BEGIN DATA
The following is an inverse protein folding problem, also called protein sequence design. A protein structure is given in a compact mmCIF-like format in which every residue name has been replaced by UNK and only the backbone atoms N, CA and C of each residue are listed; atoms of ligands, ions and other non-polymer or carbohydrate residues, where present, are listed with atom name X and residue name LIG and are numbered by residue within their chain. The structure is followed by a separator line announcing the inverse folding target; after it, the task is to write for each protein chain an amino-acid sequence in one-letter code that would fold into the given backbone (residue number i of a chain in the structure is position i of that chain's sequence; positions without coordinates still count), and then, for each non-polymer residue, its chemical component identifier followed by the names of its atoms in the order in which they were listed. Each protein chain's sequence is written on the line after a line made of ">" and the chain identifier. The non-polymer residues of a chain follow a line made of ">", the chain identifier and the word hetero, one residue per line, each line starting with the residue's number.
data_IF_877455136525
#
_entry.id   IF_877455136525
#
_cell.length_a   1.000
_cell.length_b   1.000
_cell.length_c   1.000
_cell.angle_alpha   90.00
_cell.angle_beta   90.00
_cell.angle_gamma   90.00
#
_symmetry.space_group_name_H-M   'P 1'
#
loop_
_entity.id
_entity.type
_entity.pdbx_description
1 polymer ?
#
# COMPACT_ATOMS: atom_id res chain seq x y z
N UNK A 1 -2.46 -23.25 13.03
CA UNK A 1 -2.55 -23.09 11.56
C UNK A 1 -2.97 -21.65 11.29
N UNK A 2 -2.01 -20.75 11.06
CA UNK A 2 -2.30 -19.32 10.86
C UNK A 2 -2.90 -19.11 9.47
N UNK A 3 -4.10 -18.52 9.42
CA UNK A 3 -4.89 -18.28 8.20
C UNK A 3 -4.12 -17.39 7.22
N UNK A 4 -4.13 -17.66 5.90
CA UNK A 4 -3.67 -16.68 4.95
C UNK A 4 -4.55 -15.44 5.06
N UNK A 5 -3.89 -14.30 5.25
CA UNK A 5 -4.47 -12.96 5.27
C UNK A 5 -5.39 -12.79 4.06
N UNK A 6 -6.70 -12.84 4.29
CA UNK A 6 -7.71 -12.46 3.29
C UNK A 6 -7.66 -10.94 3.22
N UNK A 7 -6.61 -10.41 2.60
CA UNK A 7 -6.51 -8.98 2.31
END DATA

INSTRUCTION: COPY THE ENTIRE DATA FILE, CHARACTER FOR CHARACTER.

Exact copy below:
The following is an inverse protein folding problem, also called protein sequence design. A protein structure is given in a compact mmCIF-like format in which every residue name has been replaced by UNK and only the backbone atoms N, CA and C of each residue are listed; atoms of ligands, ions and other non-polymer or carbohydrate residues, where present, are listed with atom name X and residue name LIG and are numbered by residue within their chain. The structure is followed by a separator line announcing the inverse folding target; after it, the task is to write for each protein chain an amino-acid sequence in one-letter code that would fold into the given backbone (residue number i of a chain in the structure is position i of that chain's sequence; positions without coordinates still count), and then, for each non-polymer residue, its chemical component identifier followed by the names of its atoms in the order in which they were listed. Each protein chain's sequence is written on the line after a line made of ">" and the chain identifier. The non-polymer residues of a chain follow a line made of ">", the chain identifier and the word hetero, one residue per line, each line starting with the residue's number.
data_IF_877455136525
#
_entry.id   IF_877455136525
#
_cell.length_a   1.000
_cell.length_b   1.000
_cell.length_c   1.000
_cell.angle_alpha   90.00
_cell.angle_beta   90.00
_cell.angle_gamma   90.00
#
_symmetry.space_group_name_H-M   'P 1'
#
loop_
_entity.id
_entity.type
_entity.pdbx_description
1 polymer ?
#
# COMPACT_ATOMS: atom_id res chain seq x y z
N UNK A 1 -2.46 -23.25 13.03
CA UNK A 1 -2.55 -23.09 11.56
C UNK A 1 -2.97 -21.65 11.29
N UNK A 2 -2.01 -20.75 11.06
CA UNK A 2 -2.30 -19.32 10.86
C UNK A 2 -2.90 -19.11 9.47
N UNK A 3 -4.10 -18.52 9.42
CA UNK A 3 -4.89 -18.28 8.20
C UNK A 3 -4.12 -17.39 7.22
N UNK A 4 -4.13 -17.66 5.90
CA UNK A 4 -3.67 -16.68 4.95
C UNK A 4 -4.55 -15.44 5.06
N UNK A 5 -3.89 -14.30 5.25
CA UNK A 5 -4.47 -12.96 5.27
C UNK A 5 -5.39 -12.79 4.06
N UNK A 6 -6.70 -12.84 4.29
CA UNK A 6 -7.71 -12.46 3.29
C UNK A 6 -7.66 -10.94 3.22
N UNK A 7 -6.61 -10.41 2.60
CA UNK A 7 -6.51 -8.98 2.31